RIM’s top lawyer joins parade of resignations

The top lawyer at Research In Motion Ltd. has resigned and will soon leave the struggling BlackBerry maker, RIM said on Monday, joining a parade of long-time company executives to depart since Thorsten Heins took over as CEO earlier this year.

The loss of chief legal officer Karima Bawa — who litigated numerous patent disputes and helped write many of RIM’s commercial deals — follows the resignation of RIM’s head of global sales, Patrick Spence, last week.

The resignations come ahead of what are expected to be massive layoffs this year as the company prepares to launch BlackBerry smartphones run by an operating system completely different from that used in its legacy phones.

RIM’s shares have fallen some 75 per cent in the last year while its market share has shriveled against competition from iPhone maker Apple Inc and a slew of manufacturers using Google Inc’s Android operating system.

Bawa, who joined RIM in 2000, was promoted to general counsel and chief legal officer in late 2010. RIM said in a statement Bawa planned to stay on to support the hiring and transition of a replacement.

Analysts and former employees have long complained about what they viewed as a hyper-cautious corporate approach at RIM. That grew out of a drawn-out patent dispute early in the company’s rise and was exacerbated by the hiring of a slew of in-house lawyers afterwards.

RIM is quietly cleaning out layers of management and recruiting new people to fill important roles in a new structure being fashioned under Heins, who himself replaced longtime co-CEOs Mike Lazaridis and Jim Balsillie in January.

The Waterloo, Ont.-based company currently employs around 16,500 people globally. Two sources with close connections to RIM have told Reuters that RIM plans to bring its workforce closer to 10,000 by early next year.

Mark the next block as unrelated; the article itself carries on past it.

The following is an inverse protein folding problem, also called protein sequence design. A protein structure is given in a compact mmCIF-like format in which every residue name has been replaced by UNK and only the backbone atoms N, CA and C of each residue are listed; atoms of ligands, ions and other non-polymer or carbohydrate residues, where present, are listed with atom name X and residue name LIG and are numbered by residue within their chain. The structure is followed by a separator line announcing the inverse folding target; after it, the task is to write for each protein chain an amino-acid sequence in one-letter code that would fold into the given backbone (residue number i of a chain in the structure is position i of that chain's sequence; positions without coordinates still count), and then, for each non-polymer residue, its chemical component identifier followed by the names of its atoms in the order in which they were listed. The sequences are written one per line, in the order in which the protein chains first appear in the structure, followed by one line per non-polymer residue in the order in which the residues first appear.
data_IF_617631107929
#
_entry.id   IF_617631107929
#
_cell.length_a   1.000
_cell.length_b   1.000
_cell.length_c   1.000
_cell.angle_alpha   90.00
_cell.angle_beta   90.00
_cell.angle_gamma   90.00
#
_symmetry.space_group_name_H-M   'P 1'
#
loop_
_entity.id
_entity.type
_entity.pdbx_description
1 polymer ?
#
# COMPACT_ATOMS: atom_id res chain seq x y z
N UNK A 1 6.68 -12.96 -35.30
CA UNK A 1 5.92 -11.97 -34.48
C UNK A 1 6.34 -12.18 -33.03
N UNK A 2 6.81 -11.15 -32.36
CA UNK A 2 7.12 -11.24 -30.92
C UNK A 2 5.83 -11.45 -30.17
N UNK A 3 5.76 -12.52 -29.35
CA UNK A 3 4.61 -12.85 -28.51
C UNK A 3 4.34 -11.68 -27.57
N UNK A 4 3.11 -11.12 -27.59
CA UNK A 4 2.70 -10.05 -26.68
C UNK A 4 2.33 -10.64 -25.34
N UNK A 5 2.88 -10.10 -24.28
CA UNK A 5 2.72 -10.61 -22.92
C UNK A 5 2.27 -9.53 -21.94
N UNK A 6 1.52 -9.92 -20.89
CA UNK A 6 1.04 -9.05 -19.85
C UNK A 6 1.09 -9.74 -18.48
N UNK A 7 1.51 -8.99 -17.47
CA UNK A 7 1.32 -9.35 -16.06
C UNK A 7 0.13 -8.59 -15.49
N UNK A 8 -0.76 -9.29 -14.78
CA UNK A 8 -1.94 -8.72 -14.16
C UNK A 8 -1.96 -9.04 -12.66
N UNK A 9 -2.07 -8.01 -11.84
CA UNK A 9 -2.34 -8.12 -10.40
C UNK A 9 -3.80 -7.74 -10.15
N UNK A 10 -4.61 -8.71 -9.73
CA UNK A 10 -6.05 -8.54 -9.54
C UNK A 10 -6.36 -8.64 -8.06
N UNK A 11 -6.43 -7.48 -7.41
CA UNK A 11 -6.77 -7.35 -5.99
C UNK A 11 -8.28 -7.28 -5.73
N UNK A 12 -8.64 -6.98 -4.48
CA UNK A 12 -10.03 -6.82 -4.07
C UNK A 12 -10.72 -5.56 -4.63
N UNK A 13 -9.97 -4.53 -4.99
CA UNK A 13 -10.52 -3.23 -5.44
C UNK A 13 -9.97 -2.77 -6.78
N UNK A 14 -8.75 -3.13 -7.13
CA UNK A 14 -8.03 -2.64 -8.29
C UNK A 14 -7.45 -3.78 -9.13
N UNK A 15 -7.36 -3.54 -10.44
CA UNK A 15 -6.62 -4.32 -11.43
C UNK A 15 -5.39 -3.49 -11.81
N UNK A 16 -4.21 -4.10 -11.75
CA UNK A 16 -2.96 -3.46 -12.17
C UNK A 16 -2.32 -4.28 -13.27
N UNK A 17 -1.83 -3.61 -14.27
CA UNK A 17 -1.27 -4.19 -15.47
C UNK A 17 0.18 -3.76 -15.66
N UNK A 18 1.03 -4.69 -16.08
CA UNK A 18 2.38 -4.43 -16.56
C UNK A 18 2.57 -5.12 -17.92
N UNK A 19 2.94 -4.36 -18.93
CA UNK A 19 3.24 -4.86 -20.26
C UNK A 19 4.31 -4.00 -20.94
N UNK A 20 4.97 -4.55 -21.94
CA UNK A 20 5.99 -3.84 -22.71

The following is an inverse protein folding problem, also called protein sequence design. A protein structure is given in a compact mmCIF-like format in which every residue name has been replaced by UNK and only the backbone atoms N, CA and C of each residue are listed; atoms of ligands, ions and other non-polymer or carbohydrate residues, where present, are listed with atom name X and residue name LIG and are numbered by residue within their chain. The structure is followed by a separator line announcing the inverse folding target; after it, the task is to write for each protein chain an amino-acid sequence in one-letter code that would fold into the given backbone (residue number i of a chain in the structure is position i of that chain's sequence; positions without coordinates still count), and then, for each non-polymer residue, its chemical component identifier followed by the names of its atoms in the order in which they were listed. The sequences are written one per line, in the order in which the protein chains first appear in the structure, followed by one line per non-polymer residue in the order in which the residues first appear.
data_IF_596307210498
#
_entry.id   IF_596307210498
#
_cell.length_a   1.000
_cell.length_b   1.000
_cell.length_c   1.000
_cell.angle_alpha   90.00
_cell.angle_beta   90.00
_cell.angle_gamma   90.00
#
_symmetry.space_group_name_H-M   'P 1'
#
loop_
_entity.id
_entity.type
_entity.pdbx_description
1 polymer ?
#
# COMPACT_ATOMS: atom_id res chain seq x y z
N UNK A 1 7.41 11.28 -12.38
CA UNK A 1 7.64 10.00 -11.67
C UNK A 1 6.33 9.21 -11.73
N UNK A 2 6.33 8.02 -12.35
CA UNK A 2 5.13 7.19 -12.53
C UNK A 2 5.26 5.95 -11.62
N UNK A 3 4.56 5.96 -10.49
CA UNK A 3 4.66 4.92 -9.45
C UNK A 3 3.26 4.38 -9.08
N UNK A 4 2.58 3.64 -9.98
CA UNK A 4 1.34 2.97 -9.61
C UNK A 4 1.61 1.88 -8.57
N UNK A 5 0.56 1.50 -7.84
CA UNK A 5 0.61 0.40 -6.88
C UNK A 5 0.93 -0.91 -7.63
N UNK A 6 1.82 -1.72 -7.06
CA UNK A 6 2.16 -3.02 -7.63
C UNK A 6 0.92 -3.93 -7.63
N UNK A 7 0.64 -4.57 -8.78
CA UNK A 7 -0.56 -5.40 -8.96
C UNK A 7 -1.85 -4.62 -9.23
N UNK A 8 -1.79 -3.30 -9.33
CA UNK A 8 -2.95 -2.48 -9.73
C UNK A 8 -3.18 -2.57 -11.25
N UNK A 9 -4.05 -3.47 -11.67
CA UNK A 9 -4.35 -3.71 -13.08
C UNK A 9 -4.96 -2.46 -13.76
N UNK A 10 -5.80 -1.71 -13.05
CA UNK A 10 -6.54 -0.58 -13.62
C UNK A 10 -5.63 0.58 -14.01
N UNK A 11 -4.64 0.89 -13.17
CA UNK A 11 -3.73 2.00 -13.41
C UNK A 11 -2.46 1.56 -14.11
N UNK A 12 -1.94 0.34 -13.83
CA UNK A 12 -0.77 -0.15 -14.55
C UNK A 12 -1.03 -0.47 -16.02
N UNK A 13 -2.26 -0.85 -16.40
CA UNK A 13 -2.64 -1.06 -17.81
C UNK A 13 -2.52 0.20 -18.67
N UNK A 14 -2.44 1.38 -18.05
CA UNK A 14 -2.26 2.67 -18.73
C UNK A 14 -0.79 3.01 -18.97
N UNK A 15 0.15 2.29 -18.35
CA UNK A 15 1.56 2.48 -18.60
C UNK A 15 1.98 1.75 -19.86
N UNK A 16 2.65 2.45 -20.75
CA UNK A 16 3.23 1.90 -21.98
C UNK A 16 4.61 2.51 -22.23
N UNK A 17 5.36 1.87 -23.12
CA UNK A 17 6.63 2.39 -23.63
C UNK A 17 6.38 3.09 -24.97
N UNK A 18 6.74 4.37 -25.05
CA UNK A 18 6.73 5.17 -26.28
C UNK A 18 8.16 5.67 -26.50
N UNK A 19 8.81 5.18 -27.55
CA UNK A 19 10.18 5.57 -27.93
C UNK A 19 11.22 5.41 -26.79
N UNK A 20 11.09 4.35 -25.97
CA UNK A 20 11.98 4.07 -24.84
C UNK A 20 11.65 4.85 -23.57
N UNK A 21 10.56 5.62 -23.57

The sources asked to go unidentified because their disclosures would hurt their relationships with RIM.

The cuts will affect RIM’s legal, marketing, sales, operations, and human resources divisions, one of the sources said.

Free newsletter

The Canadian Legal Newswire is a FREE weekly newsletter that keeps you up to date on news and analysis about the Canadian legal scene. A separate InHouse Edition is delivered every two weeks, providing targeted news and information of interest to in-house counsel.

Please complete the form below to receive the weekly Canadian Legal Newswire and/or the Canadian Inhouse Legal Newswire.

Recent articles & video

PwC powers-up legal services with AI platform

Law careers may start on Instagram…

Top Intellectual Property and Labour and Employment Boutiques survey closes on Friday

Differentiating common law from marriage in family law

Insights on Quebec’s plan to restrict the sale of cannabis edibles

Make legal aid an election issue

Most Read Articles

True North and Rebel News seek judicial review on press accreditation denial for debates

Millennial lawyers look for the value proposition

EY Law overtakes PwC in global alternative legal services rankings

Convicted person has right to lesser of two punishments existing at time of commission or sentencing